Tesla's North America HR leader Valerie Workman sent an email to employees encouraging them to come work, promising they would not be "docked" points in performance reviews if they chose to stay home, and explaining why the Fremont factory and other facilities are up and running amid a COVID-19 pandemic in and beyond California.

The email says Tesla has received conflicting guidance from different levels of government amid the pandemic.

Tesla isreportedly running its Fremont, California, car plant despite "shelter in place" orders initiated across Alameda County (and other counties in the San Francisco Bay Area) to curb theCOVID-19 coronavirusoutbreak.Lora Kolodny

New York Gov. Andrew Cuomo said that President Donald Trump is sending a floating hospital to help the state manage an onslaught of coronavirus cases expected to surge in the next 45 days.

"Right now, in New York specifically, the rate of the curve suggests that in 45 days we could have up to an input of people who need 110,000 beds that compares to our current capacity of 53,000 beds, 37,000 ICU units, ventilators, which compares to a capacity currently of 3,000 ventilators. That's our main issue," Cuomo said at a press conference in Albany.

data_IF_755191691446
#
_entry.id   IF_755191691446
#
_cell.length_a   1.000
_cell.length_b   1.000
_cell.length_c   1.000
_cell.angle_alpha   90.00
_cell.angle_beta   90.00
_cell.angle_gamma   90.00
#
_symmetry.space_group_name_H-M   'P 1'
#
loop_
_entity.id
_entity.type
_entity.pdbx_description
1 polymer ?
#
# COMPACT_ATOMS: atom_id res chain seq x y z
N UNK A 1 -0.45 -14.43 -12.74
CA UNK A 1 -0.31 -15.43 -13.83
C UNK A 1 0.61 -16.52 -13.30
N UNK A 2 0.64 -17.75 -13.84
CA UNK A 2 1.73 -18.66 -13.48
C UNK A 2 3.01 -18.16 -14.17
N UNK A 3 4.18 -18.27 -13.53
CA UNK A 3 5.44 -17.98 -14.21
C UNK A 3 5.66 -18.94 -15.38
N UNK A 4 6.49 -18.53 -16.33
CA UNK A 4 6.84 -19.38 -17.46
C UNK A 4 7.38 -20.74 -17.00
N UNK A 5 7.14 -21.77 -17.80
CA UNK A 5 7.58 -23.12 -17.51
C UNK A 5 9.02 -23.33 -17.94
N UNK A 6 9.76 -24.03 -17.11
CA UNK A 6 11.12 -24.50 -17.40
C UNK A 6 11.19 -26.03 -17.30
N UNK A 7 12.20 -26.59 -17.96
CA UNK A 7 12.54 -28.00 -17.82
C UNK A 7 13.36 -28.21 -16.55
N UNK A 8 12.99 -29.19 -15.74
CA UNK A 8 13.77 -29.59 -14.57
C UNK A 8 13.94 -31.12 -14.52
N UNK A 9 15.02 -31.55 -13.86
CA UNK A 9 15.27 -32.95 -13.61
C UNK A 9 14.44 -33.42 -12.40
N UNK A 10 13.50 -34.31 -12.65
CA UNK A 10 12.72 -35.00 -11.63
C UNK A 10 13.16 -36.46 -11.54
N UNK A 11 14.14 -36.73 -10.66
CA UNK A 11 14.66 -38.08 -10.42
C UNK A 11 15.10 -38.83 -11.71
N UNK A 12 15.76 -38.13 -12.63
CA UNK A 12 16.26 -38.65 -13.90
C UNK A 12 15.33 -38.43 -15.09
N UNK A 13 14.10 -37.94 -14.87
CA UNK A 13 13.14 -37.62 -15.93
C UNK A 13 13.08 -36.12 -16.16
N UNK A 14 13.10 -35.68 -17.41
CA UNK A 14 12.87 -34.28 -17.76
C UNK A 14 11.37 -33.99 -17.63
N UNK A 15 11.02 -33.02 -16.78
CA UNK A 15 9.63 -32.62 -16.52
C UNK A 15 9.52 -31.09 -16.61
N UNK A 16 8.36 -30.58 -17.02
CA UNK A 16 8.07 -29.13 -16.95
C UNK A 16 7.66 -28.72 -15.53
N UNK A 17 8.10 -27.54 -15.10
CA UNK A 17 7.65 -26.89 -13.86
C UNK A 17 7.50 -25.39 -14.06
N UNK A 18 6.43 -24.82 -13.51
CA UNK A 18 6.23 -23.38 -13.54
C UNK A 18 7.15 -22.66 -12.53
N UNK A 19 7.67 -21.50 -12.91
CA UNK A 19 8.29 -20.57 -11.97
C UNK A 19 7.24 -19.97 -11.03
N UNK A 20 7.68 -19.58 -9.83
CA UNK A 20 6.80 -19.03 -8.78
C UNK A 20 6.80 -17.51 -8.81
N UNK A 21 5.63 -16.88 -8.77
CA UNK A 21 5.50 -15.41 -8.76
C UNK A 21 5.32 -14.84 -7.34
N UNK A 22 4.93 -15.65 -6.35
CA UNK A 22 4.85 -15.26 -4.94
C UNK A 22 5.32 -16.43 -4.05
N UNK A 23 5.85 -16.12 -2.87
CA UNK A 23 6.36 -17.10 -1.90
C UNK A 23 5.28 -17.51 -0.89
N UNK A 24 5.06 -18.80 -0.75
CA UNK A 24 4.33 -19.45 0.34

The number of people infected with the coronavirus in New York state nearly doubled to more than 2,300, Cuomo said. Of those cases, nearly 23% are hospitalized.Amanda Macias, Noah Higgins-Dunn, Will Feuer

CNBC's Jim Cramer called on the federal government to follow through and provide assistance to Boeing and the aerospace industry as the coronavirus continues to upend the American economy.

"It's not a plea for me. It's a plea for the 2 million workers who are in the supply chain," Cramer said on "Squawk on the Street."

Boeing on Tuesday said it was seeking at least $60 billion to assist the aerospace industry as it struggles with declining demand due to the coronavirus.President Donald Trump said the same day that he would support Boeing, which also is a top U.S. defense contractor.KevinStankiewicz